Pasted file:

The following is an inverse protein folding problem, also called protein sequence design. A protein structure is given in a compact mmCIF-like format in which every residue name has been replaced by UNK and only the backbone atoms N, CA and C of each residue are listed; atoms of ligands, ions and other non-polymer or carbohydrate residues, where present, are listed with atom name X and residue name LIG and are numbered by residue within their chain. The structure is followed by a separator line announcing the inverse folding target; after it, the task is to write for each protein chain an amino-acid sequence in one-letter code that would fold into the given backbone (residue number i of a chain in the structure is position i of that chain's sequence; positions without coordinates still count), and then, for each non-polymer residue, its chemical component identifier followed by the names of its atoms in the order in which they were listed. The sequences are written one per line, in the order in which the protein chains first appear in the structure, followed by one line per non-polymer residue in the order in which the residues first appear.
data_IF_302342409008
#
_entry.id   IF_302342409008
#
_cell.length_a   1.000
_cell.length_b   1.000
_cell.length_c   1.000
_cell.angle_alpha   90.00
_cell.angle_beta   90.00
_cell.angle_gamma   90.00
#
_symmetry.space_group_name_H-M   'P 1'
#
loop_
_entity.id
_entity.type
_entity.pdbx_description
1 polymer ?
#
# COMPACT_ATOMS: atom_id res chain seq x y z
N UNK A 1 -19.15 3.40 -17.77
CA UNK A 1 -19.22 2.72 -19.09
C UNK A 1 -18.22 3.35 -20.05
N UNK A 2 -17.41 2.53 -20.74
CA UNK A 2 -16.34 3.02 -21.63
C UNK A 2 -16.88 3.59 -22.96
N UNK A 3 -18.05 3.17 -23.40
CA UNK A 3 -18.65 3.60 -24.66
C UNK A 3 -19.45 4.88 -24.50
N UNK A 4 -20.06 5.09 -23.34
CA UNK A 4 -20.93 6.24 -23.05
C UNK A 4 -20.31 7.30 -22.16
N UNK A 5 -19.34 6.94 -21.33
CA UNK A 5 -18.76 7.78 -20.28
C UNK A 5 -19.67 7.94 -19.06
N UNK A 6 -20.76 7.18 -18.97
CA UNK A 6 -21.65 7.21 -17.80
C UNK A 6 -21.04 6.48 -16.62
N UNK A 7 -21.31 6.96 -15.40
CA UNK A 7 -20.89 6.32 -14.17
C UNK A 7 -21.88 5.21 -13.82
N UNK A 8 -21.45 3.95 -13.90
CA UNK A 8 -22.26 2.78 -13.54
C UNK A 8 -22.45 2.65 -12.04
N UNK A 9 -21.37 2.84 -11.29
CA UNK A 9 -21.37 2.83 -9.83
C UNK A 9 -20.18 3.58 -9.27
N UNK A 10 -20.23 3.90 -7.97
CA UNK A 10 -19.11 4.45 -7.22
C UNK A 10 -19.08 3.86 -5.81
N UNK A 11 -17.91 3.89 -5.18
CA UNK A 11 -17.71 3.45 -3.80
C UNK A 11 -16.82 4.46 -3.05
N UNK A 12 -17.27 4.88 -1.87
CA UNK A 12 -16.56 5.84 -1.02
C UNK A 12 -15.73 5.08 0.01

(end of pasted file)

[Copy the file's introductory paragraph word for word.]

The following is an inverse protein folding problem, also called protein sequence design. A protein structure is given in a compact mmCIF-like format in which every residue name has been replaced by UNK and only the backbone atoms N, CA and C of each residue are listed; atoms of ligands, ions and other non-polymer or carbohydrate residues, where present, are listed with atom name X and residue name LIG and are numbered by residue within their chain. The structure is followed by a separator line announcing the inverse folding target; after it, the task is to write for each protein chain an amino-acid sequence in one-letter code that would fold into the given backbone (residue number i of a chain in the structure is position i of that chain's sequence; positions without coordinates still count), and then, for each non-polymer residue, its chemical component identifier followed by the names of its atoms in the order in which they were listed. The sequences are written one per line, in the order in which the protein chains first appear in the structure, followed by one line per non-polymer residue in the order in which the residues first appear.